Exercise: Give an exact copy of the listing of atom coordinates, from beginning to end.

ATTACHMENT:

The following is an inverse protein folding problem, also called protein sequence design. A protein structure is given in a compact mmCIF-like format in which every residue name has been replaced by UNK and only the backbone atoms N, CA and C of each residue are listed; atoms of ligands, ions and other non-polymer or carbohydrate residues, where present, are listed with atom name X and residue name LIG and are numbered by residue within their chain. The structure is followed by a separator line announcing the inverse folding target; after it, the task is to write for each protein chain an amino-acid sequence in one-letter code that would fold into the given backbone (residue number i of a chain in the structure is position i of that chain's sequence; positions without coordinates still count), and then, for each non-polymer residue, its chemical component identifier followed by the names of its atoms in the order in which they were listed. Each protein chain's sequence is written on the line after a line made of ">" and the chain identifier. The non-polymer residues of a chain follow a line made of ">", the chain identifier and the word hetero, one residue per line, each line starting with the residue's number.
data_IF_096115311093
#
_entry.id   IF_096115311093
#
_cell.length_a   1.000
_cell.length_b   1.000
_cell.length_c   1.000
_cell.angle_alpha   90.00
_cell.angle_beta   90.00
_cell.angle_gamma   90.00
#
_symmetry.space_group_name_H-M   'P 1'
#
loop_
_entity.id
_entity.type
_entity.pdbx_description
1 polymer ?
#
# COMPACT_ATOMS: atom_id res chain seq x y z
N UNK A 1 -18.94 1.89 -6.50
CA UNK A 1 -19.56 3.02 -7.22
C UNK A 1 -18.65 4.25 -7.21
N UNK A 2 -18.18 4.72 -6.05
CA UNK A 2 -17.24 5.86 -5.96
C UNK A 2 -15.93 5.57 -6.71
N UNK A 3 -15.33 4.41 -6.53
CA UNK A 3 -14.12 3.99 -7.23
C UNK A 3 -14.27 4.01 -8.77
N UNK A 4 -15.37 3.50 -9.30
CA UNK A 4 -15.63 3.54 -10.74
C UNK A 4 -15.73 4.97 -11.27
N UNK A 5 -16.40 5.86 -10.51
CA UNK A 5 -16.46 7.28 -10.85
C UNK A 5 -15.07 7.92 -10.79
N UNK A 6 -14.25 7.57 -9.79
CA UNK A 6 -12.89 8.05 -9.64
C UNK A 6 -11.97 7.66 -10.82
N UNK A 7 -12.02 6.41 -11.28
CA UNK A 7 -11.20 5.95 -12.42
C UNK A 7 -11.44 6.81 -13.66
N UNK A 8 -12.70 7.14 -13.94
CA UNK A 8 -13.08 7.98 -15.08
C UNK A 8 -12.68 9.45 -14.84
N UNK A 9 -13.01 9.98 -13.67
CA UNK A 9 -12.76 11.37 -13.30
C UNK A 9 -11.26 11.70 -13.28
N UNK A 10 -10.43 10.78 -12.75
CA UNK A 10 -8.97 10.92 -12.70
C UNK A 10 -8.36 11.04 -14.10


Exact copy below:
The following is an inverse protein folding problem, also called protein sequence design. A protein structure is given in a compact mmCIF-like format in which every residue name has been replaced by UNK and only the backbone atoms N, CA and C of each residue are listed; atoms of ligands, ions and other non-polymer or carbohydrate residues, where present, are listed with atom name X and residue name LIG and are numbered by residue within their chain. The structure is followed by a separator line announcing the inverse folding target; after it, the task is to write for each protein chain an amino-acid sequence in one-letter code that would fold into the given backbone (residue number i of a chain in the structure is position i of that chain's sequence; positions without coordinates still count), and then, for each non-polymer residue, its chemical component identifier followed by the names of its atoms in the order in which they were listed. Each protein chain's sequence is written on the line after a line made of ">" and the chain identifier. The non-polymer residues of a chain follow a line made of ">", the chain identifier and the word hetero, one residue per line, each line starting with the residue's number.
data_IF_096115311093
#
_entry.id   IF_096115311093
#
_cell.length_a   1.000
_cell.length_b   1.000
_cell.length_c   1.000
_cell.angle_alpha   90.00
_cell.angle_beta   90.00
_cell.angle_gamma   90.00
#
_symmetry.space_group_name_H-M   'P 1'
#
loop_
_entity.id
_entity.type
_entity.pdbx_description
1 polymer ?
#
# COMPACT_ATOMS: atom_id res chain seq x y z
N UNK A 1 -18.94 1.89 -6.50
CA UNK A 1 -19.56 3.02 -7.22
C UNK A 1 -18.65 4.25 -7.21
N UNK A 2 -18.18 4.72 -6.05
CA UNK A 2 -17.24 5.86 -5.96
C UNK A 2 -15.93 5.57 -6.71
N UNK A 3 -15.33 4.41 -6.53
CA UNK A 3 -14.12 3.99 -7.23
C UNK A 3 -14.27 4.01 -8.77
N UNK A 4 -15.37 3.50 -9.30
CA UNK A 4 -15.63 3.54 -10.74
C UNK A 4 -15.73 4.97 -11.27
N UNK A 5 -16.40 5.86 -10.51
CA UNK A 5 -16.46 7.28 -10.85
C UNK A 5 -15.07 7.92 -10.79
N UNK A 6 -14.25 7.57 -9.79
CA UNK A 6 -12.89 8.05 -9.64
C UNK A 6 -11.97 7.66 -10.82
N UNK A 7 -12.02 6.41 -11.28
CA UNK A 7 -11.20 5.95 -12.42
C UNK A 7 -11.44 6.81 -13.66
N UNK A 8 -12.70 7.14 -13.94
CA UNK A 8 -13.08 7.98 -15.08
C UNK A 8 -12.68 9.45 -14.84
N UNK A 9 -13.01 9.98 -13.67
CA UNK A 9 -12.76 11.37 -13.30
C UNK A 9 -11.26 11.70 -13.28
N UNK A 10 -10.43 10.78 -12.75
CA UNK A 10 -8.97 10.92 -12.70
C UNK A 10 -8.36 11.04 -14.10